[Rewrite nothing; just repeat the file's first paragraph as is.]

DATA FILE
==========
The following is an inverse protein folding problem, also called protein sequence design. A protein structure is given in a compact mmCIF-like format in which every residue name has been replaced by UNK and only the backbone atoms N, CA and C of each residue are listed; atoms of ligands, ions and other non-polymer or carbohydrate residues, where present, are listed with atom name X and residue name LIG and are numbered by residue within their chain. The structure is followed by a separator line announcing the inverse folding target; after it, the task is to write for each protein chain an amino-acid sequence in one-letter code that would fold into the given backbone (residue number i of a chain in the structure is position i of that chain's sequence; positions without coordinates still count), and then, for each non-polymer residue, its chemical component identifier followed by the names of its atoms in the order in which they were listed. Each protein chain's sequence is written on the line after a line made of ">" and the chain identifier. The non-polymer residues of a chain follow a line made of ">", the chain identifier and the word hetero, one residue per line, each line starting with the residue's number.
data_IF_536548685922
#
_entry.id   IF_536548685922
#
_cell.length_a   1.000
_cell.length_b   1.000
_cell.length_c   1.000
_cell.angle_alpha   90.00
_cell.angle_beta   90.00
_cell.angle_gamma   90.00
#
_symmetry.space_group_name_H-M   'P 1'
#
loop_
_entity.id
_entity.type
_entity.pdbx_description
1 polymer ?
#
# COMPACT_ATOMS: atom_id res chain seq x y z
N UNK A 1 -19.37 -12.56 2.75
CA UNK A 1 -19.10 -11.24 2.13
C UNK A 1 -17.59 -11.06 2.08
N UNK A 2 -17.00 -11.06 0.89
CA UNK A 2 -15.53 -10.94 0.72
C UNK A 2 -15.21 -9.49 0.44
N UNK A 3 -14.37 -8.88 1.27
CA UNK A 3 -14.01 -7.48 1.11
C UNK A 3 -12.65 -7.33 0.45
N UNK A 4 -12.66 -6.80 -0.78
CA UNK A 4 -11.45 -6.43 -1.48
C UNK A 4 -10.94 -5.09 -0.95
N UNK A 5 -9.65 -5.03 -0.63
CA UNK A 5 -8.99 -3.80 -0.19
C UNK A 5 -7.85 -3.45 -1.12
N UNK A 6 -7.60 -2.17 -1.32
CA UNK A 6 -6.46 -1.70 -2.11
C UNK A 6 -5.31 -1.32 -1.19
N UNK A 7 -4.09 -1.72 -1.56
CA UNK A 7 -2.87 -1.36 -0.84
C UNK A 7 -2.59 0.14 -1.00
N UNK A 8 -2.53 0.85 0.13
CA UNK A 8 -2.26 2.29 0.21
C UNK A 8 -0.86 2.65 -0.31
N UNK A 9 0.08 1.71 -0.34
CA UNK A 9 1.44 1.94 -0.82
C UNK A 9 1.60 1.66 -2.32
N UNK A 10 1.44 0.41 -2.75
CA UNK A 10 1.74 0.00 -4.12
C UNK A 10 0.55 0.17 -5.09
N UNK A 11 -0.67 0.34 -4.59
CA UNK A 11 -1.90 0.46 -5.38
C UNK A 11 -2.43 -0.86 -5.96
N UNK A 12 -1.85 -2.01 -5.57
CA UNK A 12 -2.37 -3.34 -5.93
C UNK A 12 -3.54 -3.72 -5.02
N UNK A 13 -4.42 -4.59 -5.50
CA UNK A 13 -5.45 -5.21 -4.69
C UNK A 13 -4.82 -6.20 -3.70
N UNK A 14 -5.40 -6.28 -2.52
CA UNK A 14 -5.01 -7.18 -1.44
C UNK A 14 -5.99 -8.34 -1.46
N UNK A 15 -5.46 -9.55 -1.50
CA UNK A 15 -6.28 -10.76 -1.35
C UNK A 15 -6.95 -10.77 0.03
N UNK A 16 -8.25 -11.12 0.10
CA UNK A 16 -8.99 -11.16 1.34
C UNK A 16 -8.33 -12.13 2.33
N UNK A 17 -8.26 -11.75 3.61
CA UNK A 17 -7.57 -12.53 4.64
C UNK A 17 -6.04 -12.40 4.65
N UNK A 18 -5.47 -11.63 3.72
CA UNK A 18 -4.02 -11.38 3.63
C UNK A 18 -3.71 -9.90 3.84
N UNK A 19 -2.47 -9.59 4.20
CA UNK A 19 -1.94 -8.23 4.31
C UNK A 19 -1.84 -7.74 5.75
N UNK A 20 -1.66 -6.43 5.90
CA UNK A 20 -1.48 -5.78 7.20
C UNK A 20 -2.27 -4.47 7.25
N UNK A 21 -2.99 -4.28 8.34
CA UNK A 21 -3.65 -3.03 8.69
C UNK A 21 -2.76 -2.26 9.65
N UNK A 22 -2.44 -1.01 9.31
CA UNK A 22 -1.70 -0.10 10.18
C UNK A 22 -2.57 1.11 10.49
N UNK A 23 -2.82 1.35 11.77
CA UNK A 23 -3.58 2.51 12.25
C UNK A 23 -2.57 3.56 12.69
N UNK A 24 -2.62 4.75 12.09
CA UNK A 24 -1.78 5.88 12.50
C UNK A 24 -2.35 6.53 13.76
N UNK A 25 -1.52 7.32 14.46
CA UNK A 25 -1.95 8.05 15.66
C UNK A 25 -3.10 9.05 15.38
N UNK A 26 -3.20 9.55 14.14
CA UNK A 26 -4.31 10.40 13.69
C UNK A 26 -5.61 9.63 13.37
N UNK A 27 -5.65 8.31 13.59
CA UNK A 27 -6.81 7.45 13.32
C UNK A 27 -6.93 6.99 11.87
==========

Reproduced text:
The following is an inverse protein folding problem, also called protein sequence design. A protein structure is given in a compact mmCIF-like format in which every residue name has been replaced by UNK and only the backbone atoms N, CA and C of each residue are listed; atoms of ligands, ions and other non-polymer or carbohydrate residues, where present, are listed with atom name X and residue name LIG and are numbered by residue within their chain. The structure is followed by a separator line announcing the inverse folding target; after it, the task is to write for each protein chain an amino-acid sequence in one-letter code that would fold into the given backbone (residue number i of a chain in the structure is position i of that chain's sequence; positions without coordinates still count), and then, for each non-polymer residue, its chemical component identifier followed by the names of its atoms in the order in which they were listed. Each protein chain's sequence is written on the line after a line made of ">" and the chain identifier. The non-polymer residues of a chain follow a line made of ">", the chain identifier and the word hetero, one residue per line, each line starting with the residue's number.